Thenineteenth century observed a significant increase in the prevalenceof laws regulating firearms. After years of peaceful existence andstability, the darker side of letting the masses poses weaponrywithout regulation reared its head. William Gaynor, the New YorkMayor, was shot after a displeased employee shot Gaynor (Cornell197). To fight the dangers that were precipitated by guns and bringto bear a well-regulated civilization, states became ambitious andstarted to develop laws that were broad and far-reaching to controlfirearm use (Cornell and DeDino 512). The laws fell into threedistinct categories: the legislation that prohibited the carrying ofhidden weapons, the laws that put a stop to the carrying of firearms,and the laws that averted the firing of guns under particularcircumstances. The first gun control movement was a local one.Timothy Sullivan influenced New York to put in place the mostcomprehensive gun control statute in the history of America (Cornell197). His decision was informed by the failed assassination of theWilliam J. Gaynor in 1910. The Sullivan law resulted in theregulation of the right to carry firearms, in addition to therestriction of the possession of guns in one’s business and home.The law also required the persons that owned handguns to apply for alicense. Slavery and its abolition also played a significant role inthe gun control debate, albeit in an indirect fashion.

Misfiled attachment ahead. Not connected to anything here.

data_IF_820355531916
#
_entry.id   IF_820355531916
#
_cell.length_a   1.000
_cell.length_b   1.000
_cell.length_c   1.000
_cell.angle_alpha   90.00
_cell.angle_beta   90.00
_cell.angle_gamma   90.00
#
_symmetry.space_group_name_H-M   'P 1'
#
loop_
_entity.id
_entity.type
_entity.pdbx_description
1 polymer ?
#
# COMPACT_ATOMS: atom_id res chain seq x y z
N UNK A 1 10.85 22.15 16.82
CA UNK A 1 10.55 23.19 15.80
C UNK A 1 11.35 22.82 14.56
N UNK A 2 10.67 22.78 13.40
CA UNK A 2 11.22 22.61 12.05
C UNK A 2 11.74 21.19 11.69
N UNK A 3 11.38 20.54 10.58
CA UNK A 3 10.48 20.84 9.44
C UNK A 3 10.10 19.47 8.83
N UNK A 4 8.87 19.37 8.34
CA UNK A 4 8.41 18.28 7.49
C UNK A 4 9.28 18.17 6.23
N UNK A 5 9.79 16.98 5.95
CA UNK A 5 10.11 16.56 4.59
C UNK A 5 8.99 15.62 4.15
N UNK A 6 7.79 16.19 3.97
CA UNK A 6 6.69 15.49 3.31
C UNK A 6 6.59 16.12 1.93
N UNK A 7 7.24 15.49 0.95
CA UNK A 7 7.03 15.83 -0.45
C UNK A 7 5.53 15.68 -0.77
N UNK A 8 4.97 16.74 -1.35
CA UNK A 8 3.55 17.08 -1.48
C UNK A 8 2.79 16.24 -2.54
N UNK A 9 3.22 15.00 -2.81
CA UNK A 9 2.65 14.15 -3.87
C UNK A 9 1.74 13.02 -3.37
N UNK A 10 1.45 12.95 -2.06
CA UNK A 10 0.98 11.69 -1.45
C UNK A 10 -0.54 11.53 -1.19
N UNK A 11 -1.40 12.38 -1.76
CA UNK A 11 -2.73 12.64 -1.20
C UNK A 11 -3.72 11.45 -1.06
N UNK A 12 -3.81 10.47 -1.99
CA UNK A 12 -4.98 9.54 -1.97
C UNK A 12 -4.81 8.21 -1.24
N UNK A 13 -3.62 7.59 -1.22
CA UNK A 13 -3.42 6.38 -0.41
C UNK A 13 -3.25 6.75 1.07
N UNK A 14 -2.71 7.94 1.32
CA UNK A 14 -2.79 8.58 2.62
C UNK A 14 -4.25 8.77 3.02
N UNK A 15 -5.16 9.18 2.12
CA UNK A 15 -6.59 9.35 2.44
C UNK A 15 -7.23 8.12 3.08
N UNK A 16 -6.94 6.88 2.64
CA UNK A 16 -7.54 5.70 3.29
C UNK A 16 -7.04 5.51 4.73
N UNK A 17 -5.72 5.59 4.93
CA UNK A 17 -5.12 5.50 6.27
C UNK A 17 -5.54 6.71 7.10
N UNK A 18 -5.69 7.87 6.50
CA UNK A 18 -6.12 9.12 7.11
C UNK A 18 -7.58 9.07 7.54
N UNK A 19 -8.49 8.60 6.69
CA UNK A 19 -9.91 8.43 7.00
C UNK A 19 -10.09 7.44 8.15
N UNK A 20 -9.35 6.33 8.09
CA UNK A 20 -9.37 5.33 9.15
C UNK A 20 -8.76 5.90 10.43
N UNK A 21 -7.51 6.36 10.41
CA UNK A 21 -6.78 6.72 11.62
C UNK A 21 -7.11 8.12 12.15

Slaveryand its abolition contributed important insights into the continuinggun regulation debate. Insurrectionists contend that the foundingfathers of the United States recognized the essence of owning guns asa measure of warding off tyranny (Hartgrove 112). Theinsurrectionists argue that the disarmament of the African Americansduring the Civil War led to their subjugation for one hundred years.In the beginning, the individuals that advocated for the barring ofblack people from the military had the upper hand. No slaves wereadmitted to the army and, a short while later, black people stoppedbeing enlisted in the army (Hartgrove 114). However, after fearsabout the safety of South Carolina and Georgia led to a differentturn of events. It was believed that all Blacks would join theBritish Troops if a commander that had adequate supplies marched intoGeorgia and proclaimed freedom to all faithful black people. Theissue of arming slaves was more significant in the South whencompared to the North since the population of Blacks was higher(Wesley 239). The outbreak of the civil war led to more restrictionssince the majority of African-Americans were rebellious, andoutnumbered the Whites. Thus, the South resorted to enlisting theBlacks in the military the North, under the leadership of Lincoln,also adopted the same approach. These events, eventually, led to theenlisting of the Blacks in the entire United States region.